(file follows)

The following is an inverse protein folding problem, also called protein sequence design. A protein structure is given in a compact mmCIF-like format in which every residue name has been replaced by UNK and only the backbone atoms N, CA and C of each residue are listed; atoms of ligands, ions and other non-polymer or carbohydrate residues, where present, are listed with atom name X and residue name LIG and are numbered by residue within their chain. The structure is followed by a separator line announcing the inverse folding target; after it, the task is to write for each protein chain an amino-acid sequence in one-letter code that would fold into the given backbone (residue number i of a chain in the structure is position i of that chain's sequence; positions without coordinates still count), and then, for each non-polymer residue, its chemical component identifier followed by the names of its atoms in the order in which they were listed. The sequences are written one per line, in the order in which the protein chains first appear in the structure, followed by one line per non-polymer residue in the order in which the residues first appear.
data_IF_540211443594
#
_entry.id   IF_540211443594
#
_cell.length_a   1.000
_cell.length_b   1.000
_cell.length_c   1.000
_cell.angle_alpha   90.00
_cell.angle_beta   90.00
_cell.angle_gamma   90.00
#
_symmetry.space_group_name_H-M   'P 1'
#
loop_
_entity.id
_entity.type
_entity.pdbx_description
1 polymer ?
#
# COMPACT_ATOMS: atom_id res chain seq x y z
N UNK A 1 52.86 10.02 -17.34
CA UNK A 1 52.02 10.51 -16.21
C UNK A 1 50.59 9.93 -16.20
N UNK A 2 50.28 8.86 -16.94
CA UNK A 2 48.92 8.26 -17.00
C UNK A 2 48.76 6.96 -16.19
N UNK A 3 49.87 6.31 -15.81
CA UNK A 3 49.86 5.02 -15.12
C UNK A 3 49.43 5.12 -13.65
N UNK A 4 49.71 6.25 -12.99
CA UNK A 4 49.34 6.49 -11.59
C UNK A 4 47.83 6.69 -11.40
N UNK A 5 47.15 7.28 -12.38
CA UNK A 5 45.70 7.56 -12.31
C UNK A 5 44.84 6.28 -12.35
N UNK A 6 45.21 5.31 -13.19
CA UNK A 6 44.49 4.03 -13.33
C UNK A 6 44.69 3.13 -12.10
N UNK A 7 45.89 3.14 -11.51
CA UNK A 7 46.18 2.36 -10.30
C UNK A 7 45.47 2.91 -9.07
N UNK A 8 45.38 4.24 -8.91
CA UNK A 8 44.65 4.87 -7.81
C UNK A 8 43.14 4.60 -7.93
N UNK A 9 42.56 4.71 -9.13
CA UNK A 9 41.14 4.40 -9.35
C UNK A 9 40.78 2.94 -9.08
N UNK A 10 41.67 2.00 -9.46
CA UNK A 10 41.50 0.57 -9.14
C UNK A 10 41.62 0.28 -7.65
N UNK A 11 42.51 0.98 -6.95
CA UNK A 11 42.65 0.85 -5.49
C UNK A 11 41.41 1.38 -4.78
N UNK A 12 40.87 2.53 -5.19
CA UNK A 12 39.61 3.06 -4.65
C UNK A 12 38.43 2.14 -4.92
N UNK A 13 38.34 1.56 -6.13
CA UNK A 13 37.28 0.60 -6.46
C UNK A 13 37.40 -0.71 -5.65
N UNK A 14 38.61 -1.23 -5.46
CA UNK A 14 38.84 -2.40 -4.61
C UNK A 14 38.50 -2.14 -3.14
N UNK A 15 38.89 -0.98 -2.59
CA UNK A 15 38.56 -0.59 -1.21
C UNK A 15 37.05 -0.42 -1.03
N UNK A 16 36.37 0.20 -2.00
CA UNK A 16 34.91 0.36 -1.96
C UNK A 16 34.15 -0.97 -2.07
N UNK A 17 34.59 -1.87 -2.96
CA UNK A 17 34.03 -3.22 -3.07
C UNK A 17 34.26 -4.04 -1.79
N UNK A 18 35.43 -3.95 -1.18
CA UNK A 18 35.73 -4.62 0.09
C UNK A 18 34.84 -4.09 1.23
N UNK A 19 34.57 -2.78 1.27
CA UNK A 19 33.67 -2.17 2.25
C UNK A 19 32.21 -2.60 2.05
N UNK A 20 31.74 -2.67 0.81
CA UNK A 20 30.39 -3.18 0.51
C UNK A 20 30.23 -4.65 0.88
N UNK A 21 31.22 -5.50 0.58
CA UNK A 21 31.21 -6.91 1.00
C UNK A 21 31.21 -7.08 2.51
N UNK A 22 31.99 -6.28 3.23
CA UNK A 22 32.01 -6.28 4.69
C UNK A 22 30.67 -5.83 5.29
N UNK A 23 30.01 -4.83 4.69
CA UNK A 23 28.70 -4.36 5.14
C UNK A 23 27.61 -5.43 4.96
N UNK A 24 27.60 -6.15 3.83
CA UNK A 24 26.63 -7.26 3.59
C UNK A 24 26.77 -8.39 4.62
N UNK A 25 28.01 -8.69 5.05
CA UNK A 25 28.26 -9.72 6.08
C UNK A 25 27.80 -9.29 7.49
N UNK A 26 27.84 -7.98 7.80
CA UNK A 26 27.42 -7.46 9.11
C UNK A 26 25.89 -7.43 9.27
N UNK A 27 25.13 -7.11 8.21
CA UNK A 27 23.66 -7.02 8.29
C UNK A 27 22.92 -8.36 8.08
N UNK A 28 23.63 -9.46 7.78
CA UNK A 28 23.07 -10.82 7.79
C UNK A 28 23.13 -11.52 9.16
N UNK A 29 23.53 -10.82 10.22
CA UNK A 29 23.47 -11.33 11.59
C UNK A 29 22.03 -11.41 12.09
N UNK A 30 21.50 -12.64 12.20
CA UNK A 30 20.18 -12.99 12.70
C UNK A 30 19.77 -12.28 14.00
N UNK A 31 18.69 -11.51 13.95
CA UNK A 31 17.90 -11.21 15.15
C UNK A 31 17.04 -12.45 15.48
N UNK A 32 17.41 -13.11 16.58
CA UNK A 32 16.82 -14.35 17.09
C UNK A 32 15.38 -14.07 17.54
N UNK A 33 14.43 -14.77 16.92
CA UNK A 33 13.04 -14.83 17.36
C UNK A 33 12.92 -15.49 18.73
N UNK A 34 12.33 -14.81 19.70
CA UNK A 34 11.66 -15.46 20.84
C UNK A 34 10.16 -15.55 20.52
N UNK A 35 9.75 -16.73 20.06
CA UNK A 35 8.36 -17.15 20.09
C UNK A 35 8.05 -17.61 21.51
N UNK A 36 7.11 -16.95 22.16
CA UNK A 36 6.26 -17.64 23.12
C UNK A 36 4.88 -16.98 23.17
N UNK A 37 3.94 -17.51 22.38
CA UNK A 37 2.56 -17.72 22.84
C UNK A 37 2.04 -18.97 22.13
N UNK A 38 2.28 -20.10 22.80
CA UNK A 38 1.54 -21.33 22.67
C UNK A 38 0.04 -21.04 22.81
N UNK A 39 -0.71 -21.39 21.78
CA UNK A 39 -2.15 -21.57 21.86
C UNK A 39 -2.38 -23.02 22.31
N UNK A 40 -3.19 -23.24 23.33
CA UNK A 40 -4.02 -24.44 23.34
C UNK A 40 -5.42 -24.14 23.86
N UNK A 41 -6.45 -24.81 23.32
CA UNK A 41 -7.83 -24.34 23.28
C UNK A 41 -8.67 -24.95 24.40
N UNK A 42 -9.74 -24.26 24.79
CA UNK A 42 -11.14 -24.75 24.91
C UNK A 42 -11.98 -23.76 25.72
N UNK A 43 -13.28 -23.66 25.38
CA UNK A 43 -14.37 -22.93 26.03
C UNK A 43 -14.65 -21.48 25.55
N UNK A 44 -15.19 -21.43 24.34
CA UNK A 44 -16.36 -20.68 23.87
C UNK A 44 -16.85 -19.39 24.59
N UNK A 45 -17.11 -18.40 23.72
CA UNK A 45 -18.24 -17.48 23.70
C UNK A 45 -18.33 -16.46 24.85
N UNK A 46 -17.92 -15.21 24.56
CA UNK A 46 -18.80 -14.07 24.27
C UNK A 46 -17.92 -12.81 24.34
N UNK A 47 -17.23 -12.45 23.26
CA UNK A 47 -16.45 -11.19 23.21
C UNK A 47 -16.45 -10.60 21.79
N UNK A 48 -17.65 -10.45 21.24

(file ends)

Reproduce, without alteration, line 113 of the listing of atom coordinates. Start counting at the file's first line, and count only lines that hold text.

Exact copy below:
CA UNK A 31 17.90 -11.21 15.15